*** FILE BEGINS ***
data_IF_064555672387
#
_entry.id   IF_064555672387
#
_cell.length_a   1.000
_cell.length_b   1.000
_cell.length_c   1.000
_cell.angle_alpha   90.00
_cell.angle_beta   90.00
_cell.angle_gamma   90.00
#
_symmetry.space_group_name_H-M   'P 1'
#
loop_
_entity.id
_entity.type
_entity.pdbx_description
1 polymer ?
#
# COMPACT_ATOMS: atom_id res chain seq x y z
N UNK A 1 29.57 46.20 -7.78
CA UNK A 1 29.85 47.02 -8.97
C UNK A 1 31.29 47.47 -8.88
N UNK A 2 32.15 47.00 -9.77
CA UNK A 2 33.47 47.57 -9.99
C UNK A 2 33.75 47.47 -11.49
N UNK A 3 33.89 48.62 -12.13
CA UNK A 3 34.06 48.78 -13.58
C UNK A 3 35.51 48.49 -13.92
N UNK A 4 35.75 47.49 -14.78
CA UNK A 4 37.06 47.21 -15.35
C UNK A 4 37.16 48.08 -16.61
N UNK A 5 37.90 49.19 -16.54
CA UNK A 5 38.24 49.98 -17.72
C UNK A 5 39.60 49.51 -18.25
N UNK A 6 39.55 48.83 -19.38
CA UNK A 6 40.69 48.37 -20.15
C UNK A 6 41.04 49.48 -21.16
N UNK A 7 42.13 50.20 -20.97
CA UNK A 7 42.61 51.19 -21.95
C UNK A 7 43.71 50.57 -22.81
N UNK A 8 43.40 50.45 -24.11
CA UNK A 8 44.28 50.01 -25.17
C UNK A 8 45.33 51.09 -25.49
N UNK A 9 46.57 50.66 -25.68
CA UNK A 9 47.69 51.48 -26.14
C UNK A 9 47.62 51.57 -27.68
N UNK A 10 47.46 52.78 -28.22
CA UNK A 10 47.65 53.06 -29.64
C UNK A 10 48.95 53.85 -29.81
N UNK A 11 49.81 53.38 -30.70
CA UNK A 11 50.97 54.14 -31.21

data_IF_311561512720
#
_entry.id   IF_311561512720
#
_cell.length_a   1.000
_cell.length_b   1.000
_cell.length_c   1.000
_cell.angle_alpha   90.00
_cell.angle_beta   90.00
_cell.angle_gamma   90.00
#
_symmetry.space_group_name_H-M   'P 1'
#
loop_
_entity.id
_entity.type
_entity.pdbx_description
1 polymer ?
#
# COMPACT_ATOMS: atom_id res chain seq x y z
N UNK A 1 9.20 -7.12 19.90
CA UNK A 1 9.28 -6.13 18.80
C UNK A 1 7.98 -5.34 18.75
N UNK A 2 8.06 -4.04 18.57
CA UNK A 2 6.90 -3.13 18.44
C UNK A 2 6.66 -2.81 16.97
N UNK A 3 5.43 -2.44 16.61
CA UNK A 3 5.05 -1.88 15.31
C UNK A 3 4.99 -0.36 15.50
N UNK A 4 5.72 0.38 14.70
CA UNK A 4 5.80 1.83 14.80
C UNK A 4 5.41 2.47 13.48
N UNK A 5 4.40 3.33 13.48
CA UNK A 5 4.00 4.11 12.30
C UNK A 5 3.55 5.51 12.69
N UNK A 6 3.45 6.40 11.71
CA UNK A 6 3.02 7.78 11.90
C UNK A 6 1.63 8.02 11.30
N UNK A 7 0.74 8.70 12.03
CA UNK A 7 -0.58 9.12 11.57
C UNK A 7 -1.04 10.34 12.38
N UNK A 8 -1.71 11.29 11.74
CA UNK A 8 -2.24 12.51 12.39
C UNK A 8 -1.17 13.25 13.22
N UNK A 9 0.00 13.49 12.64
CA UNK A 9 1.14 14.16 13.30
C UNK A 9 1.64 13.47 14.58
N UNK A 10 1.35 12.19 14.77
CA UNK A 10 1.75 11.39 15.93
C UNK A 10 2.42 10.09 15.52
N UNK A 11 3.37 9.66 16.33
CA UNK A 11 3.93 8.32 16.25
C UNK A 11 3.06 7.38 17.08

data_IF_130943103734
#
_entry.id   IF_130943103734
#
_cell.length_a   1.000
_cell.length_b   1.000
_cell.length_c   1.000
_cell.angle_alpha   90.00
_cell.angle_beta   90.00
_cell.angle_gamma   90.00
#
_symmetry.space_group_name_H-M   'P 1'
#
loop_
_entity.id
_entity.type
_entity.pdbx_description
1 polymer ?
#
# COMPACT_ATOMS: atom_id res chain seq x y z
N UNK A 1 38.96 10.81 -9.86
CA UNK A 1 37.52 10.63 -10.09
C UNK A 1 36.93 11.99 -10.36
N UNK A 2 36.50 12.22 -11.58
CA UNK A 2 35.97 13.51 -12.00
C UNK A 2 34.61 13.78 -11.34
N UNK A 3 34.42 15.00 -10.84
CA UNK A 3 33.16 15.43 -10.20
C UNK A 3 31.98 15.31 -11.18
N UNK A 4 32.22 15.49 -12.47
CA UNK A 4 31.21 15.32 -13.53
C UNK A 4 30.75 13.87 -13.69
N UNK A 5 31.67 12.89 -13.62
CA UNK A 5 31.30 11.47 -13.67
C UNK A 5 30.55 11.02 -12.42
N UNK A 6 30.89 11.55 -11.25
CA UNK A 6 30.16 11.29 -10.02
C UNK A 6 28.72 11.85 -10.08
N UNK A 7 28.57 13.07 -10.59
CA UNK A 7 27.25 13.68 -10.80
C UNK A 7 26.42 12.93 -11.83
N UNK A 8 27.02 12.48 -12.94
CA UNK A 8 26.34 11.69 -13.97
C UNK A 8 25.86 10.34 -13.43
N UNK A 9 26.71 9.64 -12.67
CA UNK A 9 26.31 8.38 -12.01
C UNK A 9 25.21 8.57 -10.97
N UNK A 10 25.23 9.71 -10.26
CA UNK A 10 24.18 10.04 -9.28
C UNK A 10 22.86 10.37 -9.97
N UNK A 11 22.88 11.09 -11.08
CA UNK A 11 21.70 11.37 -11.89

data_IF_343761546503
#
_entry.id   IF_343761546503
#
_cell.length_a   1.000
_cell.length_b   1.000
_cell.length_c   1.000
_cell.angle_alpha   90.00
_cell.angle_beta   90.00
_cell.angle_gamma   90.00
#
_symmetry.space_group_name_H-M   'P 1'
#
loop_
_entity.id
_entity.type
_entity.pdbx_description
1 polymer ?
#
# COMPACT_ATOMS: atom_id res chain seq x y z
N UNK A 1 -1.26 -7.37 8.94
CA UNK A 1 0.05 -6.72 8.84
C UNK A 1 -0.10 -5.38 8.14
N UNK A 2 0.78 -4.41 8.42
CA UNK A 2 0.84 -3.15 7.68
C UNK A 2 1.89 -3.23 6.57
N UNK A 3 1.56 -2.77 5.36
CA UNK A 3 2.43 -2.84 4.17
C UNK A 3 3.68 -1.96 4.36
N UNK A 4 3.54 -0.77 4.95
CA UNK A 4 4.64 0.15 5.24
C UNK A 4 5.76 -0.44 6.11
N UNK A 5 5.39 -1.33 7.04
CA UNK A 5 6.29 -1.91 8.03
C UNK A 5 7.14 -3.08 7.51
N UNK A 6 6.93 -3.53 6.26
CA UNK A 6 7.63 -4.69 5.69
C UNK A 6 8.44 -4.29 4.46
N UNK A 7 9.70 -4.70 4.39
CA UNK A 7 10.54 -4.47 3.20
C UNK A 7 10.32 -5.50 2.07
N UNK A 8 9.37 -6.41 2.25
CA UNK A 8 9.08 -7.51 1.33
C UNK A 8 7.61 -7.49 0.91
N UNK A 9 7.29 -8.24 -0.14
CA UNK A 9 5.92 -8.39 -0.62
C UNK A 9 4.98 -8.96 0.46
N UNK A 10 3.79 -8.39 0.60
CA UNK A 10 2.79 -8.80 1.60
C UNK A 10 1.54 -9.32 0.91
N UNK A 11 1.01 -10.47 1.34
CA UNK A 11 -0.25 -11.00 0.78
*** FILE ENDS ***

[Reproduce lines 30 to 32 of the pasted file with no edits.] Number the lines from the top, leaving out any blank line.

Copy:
N UNK A 4 35.75 47.49 -14.78
CA UNK A 4 37.06 47.21 -15.35
C UNK A 4 37.16 48.08 -16.61